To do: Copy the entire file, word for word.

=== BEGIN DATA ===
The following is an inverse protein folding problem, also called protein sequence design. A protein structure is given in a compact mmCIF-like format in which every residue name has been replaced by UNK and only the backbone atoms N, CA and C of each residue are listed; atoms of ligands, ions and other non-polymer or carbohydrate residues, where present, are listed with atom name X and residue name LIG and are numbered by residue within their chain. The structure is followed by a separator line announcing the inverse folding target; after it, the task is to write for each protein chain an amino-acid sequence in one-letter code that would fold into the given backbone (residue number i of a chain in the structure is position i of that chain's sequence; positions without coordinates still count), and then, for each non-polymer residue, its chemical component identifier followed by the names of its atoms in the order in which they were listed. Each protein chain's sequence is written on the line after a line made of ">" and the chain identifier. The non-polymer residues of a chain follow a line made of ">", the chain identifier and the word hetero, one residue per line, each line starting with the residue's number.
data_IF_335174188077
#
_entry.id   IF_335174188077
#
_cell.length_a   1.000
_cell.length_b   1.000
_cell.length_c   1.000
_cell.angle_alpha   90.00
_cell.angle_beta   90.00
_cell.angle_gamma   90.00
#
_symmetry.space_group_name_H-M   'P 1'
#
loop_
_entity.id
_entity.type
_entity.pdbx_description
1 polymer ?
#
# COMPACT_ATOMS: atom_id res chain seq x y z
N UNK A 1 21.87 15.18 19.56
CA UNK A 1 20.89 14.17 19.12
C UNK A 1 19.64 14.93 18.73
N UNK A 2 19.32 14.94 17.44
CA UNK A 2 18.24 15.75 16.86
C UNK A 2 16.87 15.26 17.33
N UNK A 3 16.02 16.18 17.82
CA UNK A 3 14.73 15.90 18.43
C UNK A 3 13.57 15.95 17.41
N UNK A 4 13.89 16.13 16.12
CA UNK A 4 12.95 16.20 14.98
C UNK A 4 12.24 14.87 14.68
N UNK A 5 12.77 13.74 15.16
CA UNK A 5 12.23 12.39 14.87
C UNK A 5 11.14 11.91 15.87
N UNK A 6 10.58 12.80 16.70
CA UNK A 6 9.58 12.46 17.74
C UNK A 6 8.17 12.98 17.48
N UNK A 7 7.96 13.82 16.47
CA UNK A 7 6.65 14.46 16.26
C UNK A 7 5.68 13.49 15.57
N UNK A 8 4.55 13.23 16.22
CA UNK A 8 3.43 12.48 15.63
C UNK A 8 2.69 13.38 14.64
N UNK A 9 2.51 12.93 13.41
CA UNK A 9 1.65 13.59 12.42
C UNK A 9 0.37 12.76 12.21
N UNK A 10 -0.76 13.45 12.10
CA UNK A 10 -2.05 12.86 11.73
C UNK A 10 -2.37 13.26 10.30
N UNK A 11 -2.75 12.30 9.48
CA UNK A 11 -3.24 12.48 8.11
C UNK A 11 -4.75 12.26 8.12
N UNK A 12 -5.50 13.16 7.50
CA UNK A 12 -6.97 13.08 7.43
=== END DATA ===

The following is an inverse protein folding problem, also called protein sequence design. A protein structure is given in a compact mmCIF-like format in which every residue name has been replaced by UNK and only the backbone atoms N, CA and C of each residue are listed; atoms of ligands, ions and other non-polymer or carbohydrate residues, where present, are listed with atom name X and residue name LIG and are numbered by residue within their chain. The structure is followed by a separator line announcing the inverse folding target; after it, the task is to write for each protein chain an amino-acid sequence in one-letter code that would fold into the given backbone (residue number i of a chain in the structure is position i of that chain's sequence; positions without coordinates still count), and then, for each non-polymer residue, its chemical component identifier followed by the names of its atoms in the order in which they were listed. Each protein chain's sequence is written on the line after a line made of ">" and the chain identifier. The non-polymer residues of a chain follow a line made of ">", the chain identifier and the word hetero, one residue per line, each line starting with the residue's number.
data_IF_335174188077
#
_entry.id   IF_335174188077
#
_cell.length_a   1.000
_cell.length_b   1.000
_cell.length_c   1.000
_cell.angle_alpha   90.00
_cell.angle_beta   90.00
_cell.angle_gamma   90.00
#
_symmetry.space_group_name_H-M   'P 1'
#
loop_
_entity.id
_entity.type
_entity.pdbx_description
1 polymer ?
#
# COMPACT_ATOMS: atom_id res chain seq x y z
N UNK A 1 21.87 15.18 19.56
CA UNK A 1 20.89 14.17 19.12
C UNK A 1 19.64 14.93 18.73
N UNK A 2 19.32 14.94 17.44
CA UNK A 2 18.24 15.75 16.86
C UNK A 2 16.87 15.26 17.33
N UNK A 3 16.02 16.18 17.82
CA UNK A 3 14.73 15.90 18.43
C UNK A 3 13.57 15.95 17.41
N UNK A 4 13.89 16.13 16.12
CA UNK A 4 12.95 16.20 14.98
C UNK A 4 12.24 14.87 14.68
N UNK A 5 12.77 13.74 15.16
CA UNK A 5 12.23 12.39 14.87
C UNK A 5 11.14 11.91 15.87
N UNK A 6 10.58 12.80 16.70
CA UNK A 6 9.58 12.46 17.74
C UNK A 6 8.17 12.98 17.48
N UNK A 7 7.96 13.82 16.47
CA UNK A 7 6.65 14.46 16.26
C UNK A 7 5.68 13.49 15.57
N UNK A 8 4.55 13.23 16.22
CA UNK A 8 3.43 12.48 15.63
C UNK A 8 2.69 13.38 14.64
N UNK A 9 2.51 12.93 13.41
CA UNK A 9 1.65 13.59 12.42
C UNK A 9 0.37 12.76 12.21
N UNK A 10 -0.76 13.45 12.10
CA UNK A 10 -2.05 12.86 11.73
C UNK A 10 -2.37 13.26 10.30
N UNK A 11 -2.75 12.30 9.48
CA UNK A 11 -3.24 12.48 8.11
C UNK A 11 -4.75 12.26 8.12
N UNK A 12 -5.50 13.16 7.50
CA UNK A 12 -6.97 13.08 7.43